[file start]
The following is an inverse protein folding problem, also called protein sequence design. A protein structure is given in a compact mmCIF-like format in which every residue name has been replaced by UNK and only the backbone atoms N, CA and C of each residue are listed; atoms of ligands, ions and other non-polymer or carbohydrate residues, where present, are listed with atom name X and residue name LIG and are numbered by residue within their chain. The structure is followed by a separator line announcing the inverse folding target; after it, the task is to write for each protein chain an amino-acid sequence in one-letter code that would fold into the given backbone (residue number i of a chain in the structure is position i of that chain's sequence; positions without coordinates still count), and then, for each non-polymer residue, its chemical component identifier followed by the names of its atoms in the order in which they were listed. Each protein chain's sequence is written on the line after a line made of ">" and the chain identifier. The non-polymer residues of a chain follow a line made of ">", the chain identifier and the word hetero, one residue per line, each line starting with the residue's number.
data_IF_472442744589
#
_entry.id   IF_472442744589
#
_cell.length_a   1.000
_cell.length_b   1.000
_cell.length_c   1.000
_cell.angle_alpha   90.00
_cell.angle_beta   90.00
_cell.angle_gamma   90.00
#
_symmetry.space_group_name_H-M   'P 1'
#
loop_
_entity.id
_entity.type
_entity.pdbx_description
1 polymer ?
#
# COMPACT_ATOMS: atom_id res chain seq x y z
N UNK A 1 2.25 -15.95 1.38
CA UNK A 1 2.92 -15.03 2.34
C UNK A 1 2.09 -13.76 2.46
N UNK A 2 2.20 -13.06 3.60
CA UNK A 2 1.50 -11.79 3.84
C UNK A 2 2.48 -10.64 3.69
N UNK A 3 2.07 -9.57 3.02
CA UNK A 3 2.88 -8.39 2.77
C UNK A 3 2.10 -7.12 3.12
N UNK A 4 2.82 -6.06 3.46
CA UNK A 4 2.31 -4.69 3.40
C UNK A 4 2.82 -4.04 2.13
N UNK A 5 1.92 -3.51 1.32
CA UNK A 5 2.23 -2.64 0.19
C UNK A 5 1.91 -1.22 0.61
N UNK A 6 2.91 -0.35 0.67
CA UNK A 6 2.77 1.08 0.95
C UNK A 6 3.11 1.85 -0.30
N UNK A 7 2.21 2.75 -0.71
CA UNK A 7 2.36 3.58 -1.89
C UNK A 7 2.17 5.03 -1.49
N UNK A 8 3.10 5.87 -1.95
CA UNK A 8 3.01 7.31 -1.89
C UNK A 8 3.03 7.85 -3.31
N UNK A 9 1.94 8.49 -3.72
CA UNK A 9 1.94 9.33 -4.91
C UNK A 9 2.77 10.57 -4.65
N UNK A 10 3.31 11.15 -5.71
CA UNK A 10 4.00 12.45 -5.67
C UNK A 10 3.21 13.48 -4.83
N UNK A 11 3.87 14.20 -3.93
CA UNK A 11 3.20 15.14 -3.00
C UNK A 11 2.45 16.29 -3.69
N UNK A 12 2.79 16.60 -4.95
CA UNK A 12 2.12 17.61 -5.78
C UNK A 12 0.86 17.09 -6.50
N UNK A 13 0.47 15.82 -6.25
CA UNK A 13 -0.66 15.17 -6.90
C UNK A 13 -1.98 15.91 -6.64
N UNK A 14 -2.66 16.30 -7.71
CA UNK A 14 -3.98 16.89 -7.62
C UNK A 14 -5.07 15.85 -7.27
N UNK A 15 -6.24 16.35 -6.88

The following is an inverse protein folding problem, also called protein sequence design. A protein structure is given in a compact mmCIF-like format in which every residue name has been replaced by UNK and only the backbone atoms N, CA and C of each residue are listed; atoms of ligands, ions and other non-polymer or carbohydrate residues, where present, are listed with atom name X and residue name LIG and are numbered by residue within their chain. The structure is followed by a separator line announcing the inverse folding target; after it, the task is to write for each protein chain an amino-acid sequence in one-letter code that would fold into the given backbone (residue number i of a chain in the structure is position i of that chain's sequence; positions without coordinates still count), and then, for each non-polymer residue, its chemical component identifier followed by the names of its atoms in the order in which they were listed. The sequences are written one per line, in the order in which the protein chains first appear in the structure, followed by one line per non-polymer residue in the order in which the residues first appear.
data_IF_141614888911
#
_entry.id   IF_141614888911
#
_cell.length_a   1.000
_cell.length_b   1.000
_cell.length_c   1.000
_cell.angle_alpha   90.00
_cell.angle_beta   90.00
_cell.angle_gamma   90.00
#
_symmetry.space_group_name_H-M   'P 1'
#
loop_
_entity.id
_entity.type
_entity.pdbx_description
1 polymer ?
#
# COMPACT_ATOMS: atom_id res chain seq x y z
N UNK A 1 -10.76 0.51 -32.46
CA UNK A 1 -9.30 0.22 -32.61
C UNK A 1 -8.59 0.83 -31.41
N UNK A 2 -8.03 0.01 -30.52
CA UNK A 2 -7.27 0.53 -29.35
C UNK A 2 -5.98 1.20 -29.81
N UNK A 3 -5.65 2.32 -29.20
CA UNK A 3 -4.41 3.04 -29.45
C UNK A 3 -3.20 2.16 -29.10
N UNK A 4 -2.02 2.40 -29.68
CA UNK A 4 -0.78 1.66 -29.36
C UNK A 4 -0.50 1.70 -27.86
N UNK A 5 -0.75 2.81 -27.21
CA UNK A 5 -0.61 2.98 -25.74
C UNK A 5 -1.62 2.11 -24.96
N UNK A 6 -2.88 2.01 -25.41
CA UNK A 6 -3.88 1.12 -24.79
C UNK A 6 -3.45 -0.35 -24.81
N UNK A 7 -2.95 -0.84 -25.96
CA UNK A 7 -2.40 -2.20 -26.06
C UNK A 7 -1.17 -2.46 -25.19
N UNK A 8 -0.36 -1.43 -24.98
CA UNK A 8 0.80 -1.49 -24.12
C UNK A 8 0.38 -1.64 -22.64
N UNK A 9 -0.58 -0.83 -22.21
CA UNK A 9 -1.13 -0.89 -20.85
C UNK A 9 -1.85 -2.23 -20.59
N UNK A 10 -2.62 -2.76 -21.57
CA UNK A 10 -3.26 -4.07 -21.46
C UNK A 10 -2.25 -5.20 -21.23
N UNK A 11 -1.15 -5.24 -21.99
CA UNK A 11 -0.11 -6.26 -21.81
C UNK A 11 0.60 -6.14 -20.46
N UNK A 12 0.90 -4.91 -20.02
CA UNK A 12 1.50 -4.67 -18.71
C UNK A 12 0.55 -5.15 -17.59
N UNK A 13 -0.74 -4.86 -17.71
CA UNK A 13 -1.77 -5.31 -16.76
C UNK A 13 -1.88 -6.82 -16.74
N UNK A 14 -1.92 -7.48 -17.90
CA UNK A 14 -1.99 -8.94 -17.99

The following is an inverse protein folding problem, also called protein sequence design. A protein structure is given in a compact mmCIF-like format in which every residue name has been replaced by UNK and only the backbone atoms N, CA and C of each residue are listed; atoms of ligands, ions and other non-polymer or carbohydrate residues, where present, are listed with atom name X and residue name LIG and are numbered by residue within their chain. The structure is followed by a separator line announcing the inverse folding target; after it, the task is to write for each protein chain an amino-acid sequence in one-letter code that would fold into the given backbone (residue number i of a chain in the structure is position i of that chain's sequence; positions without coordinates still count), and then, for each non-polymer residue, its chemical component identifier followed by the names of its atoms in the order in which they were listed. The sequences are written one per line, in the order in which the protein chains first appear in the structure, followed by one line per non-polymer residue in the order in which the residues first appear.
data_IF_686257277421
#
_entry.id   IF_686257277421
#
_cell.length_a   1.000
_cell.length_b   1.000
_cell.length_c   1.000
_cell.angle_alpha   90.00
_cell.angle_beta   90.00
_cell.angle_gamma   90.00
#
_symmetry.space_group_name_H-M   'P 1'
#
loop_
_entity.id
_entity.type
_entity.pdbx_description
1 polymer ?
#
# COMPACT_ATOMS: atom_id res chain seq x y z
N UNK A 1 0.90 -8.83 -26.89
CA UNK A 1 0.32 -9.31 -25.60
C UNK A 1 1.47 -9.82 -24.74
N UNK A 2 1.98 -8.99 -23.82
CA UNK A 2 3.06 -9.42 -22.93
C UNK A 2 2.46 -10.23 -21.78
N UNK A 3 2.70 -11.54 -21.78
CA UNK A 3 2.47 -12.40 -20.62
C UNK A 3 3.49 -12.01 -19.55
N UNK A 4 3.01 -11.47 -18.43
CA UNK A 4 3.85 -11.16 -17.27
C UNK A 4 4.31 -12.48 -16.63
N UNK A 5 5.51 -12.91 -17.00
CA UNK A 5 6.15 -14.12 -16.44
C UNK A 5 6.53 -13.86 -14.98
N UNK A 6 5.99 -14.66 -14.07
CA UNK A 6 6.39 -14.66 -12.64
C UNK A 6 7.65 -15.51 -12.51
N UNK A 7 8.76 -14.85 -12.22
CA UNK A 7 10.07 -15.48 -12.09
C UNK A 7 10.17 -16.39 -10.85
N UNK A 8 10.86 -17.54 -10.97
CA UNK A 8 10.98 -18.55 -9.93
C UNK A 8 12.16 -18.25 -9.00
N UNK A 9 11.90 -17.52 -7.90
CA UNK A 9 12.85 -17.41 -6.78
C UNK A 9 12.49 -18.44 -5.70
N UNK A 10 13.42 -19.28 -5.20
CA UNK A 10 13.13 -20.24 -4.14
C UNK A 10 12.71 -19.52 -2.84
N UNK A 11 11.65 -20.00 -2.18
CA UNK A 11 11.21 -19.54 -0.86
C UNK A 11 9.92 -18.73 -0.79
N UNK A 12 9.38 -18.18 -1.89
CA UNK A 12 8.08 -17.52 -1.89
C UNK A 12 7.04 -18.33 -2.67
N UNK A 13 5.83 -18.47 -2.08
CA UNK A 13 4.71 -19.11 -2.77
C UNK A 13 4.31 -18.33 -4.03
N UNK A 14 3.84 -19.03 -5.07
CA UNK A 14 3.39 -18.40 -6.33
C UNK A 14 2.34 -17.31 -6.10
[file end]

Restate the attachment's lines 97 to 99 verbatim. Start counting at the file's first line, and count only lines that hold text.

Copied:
C UNK A 4 -0.50 1.70 -27.86
N UNK A 5 -0.75 2.81 -27.21
CA UNK A 5 -0.61 2.98 -25.74